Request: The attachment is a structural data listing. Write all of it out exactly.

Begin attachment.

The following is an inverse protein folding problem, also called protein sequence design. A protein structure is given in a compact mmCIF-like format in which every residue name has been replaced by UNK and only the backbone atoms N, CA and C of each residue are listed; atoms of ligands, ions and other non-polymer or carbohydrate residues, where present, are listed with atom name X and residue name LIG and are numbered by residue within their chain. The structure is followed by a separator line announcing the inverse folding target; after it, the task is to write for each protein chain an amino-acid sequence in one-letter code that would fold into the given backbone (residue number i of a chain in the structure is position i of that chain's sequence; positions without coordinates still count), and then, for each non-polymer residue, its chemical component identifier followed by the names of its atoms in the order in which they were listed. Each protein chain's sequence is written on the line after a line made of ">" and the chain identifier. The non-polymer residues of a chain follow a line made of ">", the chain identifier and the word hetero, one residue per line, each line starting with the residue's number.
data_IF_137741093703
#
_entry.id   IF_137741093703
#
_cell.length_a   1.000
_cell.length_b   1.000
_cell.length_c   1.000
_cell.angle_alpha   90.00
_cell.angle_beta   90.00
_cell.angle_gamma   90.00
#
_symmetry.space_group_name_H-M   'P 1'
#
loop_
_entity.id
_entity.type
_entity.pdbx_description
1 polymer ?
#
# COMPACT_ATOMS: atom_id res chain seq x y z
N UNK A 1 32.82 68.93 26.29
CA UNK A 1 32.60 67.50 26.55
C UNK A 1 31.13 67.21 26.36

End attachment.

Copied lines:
The following is an inverse protein folding problem, also called protein sequence design. A protein structure is given in a compact mmCIF-like format in which every residue name has been replaced by UNK and only the backbone atoms N, CA and C of each residue are listed; atoms of ligands, ions and other non-polymer or carbohydrate residues, where present, are listed with atom name X and residue name LIG and are numbered by residue within their chain. The structure is followed by a separator line announcing the inverse folding target; after it, the task is to write for each protein chain an amino-acid sequence in one-letter code that would fold into the given backbone (residue number i of a chain in the structure is position i of that chain's sequence; positions without coordinates still count), and then, for each non-polymer residue, its chemical component identifier followed by the names of its atoms in the order in which they were listed. Each protein chain's sequence is written on the line after a line made of ">" and the chain identifier. The non-polymer residues of a chain follow a line made of ">", the chain identifier and the word hetero, one residue per line, each line starting with the residue's number.
data_IF_137741093703
#
_entry.id   IF_137741093703
#
_cell.length_a   1.000
_cell.length_b   1.000
_cell.length_c   1.000
_cell.angle_alpha   90.00
_cell.angle_beta   90.00
_cell.angle_gamma   90.00
#
_symmetry.space_group_name_H-M   'P 1'
#
loop_
_entity.id
_entity.type
_entity.pdbx_description
1 polymer ?
#
# COMPACT_ATOMS: atom_id res chain seq x y z
N UNK A 1 32.82 68.93 26.29
CA UNK A 1 32.60 67.50 26.55
C UNK A 1 31.13 67.21 26.36